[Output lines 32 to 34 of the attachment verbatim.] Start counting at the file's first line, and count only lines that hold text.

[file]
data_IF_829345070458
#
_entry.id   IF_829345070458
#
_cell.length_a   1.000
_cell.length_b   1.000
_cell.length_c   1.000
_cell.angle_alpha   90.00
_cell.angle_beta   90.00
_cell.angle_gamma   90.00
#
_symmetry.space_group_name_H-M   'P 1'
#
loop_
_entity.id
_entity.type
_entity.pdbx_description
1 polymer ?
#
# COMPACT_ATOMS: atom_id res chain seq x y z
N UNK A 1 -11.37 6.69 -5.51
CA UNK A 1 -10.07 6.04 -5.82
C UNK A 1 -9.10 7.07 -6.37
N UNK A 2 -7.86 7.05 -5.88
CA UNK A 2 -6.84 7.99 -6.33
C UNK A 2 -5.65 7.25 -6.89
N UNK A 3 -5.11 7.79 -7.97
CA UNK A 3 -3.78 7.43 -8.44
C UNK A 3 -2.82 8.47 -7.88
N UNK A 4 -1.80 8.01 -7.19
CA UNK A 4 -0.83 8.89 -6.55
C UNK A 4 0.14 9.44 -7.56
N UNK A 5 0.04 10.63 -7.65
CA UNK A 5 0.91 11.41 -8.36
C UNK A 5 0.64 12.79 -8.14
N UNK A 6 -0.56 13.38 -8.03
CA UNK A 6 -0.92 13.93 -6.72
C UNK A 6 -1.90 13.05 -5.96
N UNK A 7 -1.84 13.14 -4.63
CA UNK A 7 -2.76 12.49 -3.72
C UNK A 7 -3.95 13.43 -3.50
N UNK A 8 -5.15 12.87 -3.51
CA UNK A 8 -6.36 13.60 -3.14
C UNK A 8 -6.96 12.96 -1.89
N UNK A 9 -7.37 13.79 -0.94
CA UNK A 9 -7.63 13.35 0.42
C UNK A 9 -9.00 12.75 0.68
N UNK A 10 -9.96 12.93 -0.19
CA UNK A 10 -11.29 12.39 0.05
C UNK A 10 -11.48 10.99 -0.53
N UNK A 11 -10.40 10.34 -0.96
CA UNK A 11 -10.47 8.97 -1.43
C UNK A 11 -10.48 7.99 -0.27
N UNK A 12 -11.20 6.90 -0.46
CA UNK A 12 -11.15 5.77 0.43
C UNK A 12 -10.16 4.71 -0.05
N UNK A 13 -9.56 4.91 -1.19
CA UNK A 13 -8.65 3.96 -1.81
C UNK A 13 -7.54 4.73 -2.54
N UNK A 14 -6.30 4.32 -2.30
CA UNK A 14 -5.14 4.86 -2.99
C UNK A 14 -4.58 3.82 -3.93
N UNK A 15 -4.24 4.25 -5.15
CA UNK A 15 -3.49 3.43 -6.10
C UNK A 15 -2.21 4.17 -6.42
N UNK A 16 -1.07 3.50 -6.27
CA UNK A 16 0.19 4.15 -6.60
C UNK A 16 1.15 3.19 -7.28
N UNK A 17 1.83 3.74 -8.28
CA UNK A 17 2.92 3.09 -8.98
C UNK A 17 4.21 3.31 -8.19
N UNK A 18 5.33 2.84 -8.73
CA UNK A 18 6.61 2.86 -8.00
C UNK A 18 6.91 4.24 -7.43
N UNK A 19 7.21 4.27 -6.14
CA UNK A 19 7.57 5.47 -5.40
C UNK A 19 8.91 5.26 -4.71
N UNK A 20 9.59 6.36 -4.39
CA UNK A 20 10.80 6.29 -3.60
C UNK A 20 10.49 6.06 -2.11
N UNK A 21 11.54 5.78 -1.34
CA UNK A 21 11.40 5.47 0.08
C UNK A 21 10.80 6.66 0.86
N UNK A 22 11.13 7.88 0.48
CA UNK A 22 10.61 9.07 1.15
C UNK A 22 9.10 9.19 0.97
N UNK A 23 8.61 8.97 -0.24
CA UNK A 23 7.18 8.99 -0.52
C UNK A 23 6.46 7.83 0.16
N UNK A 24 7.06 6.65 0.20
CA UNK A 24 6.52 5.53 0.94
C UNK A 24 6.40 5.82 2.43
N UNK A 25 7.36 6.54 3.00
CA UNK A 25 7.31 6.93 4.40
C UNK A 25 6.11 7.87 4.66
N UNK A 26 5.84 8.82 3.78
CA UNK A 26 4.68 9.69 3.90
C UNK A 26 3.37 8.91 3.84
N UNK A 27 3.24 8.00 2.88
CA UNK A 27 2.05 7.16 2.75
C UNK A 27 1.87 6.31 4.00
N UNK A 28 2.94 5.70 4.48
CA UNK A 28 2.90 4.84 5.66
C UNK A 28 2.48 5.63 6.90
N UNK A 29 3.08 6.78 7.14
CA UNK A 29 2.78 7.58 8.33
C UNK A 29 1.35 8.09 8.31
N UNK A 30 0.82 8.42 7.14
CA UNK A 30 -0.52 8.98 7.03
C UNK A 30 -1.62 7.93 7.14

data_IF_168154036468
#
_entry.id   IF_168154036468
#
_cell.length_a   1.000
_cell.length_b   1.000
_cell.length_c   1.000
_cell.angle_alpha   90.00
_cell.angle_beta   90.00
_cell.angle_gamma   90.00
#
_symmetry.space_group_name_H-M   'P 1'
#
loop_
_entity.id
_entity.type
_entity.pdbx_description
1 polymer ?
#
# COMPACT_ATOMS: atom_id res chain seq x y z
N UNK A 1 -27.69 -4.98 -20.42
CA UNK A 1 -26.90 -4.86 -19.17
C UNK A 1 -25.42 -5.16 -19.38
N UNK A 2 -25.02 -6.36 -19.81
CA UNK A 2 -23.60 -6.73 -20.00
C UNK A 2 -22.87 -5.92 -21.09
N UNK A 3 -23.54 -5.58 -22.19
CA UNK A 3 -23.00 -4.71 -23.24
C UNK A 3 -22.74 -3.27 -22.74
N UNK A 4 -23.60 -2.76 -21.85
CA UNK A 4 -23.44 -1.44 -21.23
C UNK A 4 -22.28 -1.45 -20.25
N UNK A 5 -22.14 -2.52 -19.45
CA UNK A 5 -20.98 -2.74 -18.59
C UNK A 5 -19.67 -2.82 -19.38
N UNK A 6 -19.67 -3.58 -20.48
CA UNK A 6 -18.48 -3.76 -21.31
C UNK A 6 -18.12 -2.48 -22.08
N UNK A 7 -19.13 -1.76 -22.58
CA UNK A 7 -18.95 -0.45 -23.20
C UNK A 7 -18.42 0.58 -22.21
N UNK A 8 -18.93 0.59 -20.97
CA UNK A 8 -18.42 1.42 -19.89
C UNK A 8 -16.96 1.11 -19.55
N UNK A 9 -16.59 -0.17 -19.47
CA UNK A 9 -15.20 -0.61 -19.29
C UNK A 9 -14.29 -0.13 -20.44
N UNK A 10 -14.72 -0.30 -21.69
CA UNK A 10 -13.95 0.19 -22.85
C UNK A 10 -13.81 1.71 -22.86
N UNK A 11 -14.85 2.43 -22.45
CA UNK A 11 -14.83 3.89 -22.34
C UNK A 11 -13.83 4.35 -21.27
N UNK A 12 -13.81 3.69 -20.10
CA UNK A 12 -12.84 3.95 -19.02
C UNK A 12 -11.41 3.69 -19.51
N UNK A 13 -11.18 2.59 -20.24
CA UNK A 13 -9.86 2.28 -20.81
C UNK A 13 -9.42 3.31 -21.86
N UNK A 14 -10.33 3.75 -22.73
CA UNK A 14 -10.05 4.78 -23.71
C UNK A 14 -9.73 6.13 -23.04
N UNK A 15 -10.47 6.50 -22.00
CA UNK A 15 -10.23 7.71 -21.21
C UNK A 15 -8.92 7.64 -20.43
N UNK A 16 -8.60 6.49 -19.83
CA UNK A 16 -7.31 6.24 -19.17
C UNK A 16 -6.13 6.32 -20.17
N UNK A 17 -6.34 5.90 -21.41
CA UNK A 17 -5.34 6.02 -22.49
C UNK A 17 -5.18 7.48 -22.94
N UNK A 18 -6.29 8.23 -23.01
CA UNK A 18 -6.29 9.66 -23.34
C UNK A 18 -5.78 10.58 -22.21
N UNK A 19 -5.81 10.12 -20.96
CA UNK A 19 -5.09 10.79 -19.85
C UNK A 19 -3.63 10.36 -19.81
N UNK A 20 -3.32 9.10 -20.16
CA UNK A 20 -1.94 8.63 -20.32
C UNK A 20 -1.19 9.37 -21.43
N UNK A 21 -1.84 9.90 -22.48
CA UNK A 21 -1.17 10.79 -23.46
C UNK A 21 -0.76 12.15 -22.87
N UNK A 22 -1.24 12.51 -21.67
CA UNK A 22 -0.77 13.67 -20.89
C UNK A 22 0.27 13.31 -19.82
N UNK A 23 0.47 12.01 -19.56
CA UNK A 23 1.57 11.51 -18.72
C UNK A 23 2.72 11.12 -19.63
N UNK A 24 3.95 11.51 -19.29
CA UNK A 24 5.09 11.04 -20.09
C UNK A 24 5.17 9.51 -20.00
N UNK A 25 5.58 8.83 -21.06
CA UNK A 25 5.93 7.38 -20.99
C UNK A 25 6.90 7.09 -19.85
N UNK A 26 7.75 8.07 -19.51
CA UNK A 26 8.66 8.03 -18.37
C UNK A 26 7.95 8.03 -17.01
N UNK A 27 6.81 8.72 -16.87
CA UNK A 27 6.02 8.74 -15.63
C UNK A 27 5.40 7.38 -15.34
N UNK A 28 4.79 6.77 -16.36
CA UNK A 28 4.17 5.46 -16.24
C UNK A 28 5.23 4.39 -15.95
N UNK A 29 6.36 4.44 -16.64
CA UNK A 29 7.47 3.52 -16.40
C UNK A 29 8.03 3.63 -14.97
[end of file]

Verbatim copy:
C UNK A 4 0.14 9.44 -7.56
N UNK A 5 0.04 10.63 -7.65
CA UNK A 5 0.91 11.41 -8.36